Great American Smokeout comes to Skyline
On Nov. 18, Skyline College held an event called the Great American Smokeout, where officials from various anti-smoking organizations gathered together in the cafeteria.
The event began at 9:30a.m. and lasted till about 1p.m. Doctors and professionals attending the event were stationed at different booths, giving information to students, as well as free respiratory inspections to anyone who was willing to sit down and volunteer.
Each booth contained either pamphlets, a real organ from a smoker, or the aforementioned respiratory inspections.
Such inspections included: pulmonary function, oxygen saturation, heart rate, and blood pressure; there was even a booth giving out free acupuncture. Students who volunteered were given a signed slip indicating their participation, which entitled them to extra credit.
The Great American Smokeout has been going on at Skyline for 10 years now.
Brian Daniel, a clinical coordinator for the respiratory therapy program at Skyline, was present at the event, educating students about the dangers of smoking and encouraging passersby’s to get tested. Daniel was has been in the Respiratory field for 25 years and has been employed at Skyline for six.
“What we’re trying to do is discourage those who are into cigarette smoking, and to give them an evaluation–a physical assessment of their health,” Daniel said. “This will hopefully discourage a lot of people from cigarette smoking.”
According to Daniel, most, if not every student, who participated in the inspections that morning scored in the normal indicating that they were in good health.
”Students here have great health right now, let’s keep it that way,” Daniel said in response to the overall normal scores. “Don’t use cigarettes.”
Another Skyline official present at the event was Emily Risk, one of the part-time nurses at Skyline College’s nurse’s office.
According to Risk, they do the Great American Smokeout in unison with the respiratory therapy department.
“I think it’s great, getting awareness out to students about smoking and how people can quit. It is important,” Risk said. “And to let them know we’re supporting our smoke free policy on campus and giving people the opportunity to quit, should they want to”
When Risk heard that all the students, up until that point, had scored in the normal, she responded with the utmost satisfaction.
“I think that’s great—that is awesome. Our student population is an incredible group of people,” Risk said. “They’re really proactive with their health and, as you can see, their interested in being healthier”.
Some students, like Nicole Cruz, sat down to take every respiratory test available that day in an attempt to see how healthy she was.
“I got my heart rate done, my blood pressure, oxygen saturation test, and flow rate,” Cruz said. “[I] did pretty [well], but since I have asthma, my peak flow meter was lower than normal”.
According to Cruz, taking the tests felt pretty good–expressing that it was good to know that most of her tests were normal and that she would definitely recommends it to her friends.
Other officials besides Skyline’s own were present at the event; some of whom were non-profit and from other colleges.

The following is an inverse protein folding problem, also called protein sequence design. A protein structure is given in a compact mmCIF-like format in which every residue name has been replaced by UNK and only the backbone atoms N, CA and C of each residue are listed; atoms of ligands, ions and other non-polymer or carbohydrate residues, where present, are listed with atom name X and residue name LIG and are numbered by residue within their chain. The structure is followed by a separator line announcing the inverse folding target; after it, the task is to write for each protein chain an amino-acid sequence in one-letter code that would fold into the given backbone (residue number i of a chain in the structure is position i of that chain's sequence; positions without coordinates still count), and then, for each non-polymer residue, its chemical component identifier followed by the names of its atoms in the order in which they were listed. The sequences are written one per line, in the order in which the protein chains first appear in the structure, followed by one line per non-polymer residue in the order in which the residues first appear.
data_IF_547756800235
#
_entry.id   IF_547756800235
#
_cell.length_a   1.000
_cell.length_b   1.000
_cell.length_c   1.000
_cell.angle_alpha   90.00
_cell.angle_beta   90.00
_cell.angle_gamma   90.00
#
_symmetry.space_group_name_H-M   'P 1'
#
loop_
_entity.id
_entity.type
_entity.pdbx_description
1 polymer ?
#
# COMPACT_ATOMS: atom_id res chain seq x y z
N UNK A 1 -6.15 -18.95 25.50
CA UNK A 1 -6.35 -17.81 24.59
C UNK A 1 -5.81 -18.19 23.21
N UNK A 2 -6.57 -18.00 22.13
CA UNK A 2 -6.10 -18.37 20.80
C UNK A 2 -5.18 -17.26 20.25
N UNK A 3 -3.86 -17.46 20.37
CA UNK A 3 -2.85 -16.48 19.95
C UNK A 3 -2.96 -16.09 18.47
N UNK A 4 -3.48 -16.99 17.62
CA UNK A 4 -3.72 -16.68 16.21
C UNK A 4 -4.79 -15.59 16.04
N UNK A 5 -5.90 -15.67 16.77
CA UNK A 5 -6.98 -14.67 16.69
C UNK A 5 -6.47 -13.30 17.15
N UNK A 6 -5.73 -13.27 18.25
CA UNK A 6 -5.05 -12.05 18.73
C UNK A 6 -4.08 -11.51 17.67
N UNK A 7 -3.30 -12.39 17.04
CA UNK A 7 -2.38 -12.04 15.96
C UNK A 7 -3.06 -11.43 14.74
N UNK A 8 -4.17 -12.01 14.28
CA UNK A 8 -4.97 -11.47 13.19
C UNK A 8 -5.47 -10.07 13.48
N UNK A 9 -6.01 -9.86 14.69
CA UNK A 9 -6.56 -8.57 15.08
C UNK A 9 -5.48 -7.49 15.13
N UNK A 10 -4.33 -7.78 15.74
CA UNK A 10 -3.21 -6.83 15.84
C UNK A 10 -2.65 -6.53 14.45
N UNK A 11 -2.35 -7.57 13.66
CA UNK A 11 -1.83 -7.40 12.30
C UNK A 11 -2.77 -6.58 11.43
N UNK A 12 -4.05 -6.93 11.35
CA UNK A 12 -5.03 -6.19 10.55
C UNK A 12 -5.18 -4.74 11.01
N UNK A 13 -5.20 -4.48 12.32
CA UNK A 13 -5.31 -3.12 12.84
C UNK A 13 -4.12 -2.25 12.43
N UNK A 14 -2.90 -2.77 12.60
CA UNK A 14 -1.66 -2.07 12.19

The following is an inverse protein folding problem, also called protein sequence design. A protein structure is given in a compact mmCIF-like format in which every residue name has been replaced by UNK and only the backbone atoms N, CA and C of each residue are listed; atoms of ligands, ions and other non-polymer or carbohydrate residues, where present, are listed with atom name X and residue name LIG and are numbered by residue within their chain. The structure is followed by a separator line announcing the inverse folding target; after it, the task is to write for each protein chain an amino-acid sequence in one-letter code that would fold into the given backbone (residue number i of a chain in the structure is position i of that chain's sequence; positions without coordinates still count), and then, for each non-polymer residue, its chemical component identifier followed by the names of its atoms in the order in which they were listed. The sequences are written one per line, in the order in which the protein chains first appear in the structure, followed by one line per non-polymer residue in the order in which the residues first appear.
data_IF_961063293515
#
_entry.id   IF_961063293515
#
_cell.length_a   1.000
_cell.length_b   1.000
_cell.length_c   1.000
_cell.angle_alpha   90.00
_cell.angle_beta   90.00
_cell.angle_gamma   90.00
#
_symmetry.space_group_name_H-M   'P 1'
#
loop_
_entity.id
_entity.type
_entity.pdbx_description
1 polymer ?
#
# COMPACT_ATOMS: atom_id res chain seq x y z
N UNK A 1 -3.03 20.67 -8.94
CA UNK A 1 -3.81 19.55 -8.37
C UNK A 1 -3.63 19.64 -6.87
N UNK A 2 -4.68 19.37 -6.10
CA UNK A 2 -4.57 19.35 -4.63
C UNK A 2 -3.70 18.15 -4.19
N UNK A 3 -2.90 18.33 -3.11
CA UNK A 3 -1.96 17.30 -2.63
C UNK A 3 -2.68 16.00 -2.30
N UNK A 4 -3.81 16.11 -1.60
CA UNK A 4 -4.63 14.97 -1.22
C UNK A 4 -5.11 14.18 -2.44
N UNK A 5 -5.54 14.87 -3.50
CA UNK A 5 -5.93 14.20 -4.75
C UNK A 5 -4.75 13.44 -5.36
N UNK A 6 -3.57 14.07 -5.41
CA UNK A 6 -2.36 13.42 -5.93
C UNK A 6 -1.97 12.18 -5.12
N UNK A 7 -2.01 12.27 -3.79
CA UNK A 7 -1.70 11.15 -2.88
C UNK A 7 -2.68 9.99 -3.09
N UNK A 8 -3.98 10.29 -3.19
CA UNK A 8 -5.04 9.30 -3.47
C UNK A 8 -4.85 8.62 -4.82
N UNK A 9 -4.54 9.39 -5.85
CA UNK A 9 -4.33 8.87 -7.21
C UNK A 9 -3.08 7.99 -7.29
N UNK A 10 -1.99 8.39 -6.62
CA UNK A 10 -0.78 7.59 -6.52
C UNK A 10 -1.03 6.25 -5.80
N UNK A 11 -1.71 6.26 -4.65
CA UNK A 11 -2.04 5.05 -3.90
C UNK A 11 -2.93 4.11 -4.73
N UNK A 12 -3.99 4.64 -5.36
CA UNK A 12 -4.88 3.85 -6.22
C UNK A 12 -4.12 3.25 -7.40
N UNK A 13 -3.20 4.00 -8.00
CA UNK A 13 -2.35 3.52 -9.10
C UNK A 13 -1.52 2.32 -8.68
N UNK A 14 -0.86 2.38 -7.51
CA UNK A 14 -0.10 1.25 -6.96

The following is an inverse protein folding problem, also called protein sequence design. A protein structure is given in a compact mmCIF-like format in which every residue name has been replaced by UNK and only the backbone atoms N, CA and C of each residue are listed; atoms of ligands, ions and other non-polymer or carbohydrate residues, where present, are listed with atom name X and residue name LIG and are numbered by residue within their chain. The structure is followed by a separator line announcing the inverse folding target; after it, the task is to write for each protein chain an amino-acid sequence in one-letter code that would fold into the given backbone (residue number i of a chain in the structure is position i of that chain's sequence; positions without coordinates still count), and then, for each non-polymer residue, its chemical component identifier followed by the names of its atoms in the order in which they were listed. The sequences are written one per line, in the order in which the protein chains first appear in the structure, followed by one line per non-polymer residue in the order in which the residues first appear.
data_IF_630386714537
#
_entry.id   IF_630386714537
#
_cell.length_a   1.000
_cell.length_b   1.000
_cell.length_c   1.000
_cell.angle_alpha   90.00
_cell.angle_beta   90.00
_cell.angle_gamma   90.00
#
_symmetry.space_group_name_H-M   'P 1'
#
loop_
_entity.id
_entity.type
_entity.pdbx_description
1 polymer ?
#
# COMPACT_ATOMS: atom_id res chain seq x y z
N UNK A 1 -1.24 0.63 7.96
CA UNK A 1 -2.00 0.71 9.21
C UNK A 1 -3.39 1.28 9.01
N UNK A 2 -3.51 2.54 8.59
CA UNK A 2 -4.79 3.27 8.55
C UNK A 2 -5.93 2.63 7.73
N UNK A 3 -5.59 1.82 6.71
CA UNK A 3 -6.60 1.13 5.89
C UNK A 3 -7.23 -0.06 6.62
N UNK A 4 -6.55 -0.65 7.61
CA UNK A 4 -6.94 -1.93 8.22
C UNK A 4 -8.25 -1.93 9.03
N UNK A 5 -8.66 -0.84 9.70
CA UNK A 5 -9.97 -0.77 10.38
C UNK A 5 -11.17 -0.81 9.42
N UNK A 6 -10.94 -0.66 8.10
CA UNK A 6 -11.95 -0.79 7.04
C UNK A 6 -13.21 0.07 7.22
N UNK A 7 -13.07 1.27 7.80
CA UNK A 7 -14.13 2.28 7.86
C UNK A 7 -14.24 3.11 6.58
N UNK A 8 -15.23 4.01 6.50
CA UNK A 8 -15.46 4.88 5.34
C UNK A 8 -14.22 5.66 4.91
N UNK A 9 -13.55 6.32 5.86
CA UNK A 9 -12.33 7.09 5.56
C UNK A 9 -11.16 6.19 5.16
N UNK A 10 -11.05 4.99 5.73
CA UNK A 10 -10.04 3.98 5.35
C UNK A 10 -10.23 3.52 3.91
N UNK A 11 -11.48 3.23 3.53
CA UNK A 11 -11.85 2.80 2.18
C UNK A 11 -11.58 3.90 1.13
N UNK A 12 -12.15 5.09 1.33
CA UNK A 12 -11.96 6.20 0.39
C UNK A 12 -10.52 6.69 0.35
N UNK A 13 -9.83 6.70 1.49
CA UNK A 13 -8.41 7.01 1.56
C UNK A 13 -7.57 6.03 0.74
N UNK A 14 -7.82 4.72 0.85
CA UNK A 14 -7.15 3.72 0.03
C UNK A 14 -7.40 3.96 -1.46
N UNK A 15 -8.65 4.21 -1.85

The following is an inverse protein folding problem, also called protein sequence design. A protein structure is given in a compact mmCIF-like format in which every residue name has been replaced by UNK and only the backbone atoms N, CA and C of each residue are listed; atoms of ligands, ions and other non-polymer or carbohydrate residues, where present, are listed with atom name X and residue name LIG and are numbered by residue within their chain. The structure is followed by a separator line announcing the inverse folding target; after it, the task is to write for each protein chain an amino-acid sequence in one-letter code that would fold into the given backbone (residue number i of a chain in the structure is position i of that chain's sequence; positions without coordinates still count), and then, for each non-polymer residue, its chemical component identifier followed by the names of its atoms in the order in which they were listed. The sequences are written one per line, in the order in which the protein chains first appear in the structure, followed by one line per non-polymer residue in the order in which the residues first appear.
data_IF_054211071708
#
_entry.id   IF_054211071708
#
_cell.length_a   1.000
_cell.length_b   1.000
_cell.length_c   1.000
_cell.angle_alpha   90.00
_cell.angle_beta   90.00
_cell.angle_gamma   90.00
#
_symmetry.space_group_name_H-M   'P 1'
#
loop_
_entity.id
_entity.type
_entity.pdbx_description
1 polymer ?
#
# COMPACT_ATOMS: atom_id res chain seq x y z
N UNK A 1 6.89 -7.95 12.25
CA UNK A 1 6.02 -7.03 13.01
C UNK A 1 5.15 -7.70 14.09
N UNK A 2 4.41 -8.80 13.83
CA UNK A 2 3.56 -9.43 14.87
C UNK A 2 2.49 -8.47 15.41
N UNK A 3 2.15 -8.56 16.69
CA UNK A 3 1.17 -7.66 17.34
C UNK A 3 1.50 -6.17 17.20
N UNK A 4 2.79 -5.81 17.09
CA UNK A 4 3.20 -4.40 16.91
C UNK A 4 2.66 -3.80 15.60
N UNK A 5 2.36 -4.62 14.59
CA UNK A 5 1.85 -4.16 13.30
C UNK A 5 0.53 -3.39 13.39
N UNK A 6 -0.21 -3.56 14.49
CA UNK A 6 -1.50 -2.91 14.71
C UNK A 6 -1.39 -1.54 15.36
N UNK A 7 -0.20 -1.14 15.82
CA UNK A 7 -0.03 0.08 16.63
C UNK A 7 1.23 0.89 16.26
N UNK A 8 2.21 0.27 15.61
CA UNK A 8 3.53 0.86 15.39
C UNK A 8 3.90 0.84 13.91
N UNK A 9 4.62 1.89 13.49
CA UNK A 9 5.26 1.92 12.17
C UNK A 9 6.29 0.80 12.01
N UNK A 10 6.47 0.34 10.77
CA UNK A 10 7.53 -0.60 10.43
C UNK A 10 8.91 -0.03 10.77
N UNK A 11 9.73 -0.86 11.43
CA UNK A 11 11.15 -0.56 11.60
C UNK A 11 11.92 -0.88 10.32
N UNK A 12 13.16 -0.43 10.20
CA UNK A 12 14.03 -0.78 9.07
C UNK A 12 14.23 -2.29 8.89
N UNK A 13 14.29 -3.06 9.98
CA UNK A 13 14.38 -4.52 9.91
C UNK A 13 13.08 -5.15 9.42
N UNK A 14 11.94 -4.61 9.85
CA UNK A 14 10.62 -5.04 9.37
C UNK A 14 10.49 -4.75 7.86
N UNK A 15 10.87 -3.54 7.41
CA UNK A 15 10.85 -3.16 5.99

One such organization was Breathe California, a non-profit organization that provides free classes and resources.
“We’re a lung health non-profit, so today we are going to try and get people to stop smoking,” said Vince Mazzaferro, a communications intern from Breathe California. “We provide free quit smoking classes in Daly City, where people can get group therapy. We also provide people with a lot of free material like the patch and Nicorette gum.”
According to Mazzaferro, classes start in January for six days, spanning over six weeks, giving people the chance to work off the holiday addictions.
“[This is] important because everyone knows how bad smoking is but not a lot of people realize the amount of resources they have out there for them to get help,” Mazzaferro said.
Another organization trying to help out students was the American College of Traditional Chinese Medicine, a college that specializes in traditional medicine, massage, nutrition, consultations, and acupuncture.
Yu-men Chiu, a representative from the college, was at the event passing out pamphlets and giving out free ear acupuncture.
“We provide traditional Chinese acupuncture. Today’s event is primarily to get people to stop smoking and to bring awareness to proper health,” Chiu said. “We want to help however possible, and we can also help with people’s health conditions.”
Among the many students who got free acupuncture was Charity Walden, the president of Beta Theta Omicron, as she was eager to try it out.
“I’ve always thought [acupuncture] was an interesting thing. I’ve always believed in it, and I wanted to learn more,” Walden said. “By participating in it, I thought I was taking a good first step in learning more about it.”
In addition to learning more about a technique that she found interesting, Walden also had other reasons for wanting to try it.
“I told [Chiu] I was feeling stress in my back,” Walden said. “I don’t know if it was just sitting there for 15 minutes relaxing, or the needles themselves, but my back did feel better…until I went to a new area to do homework.”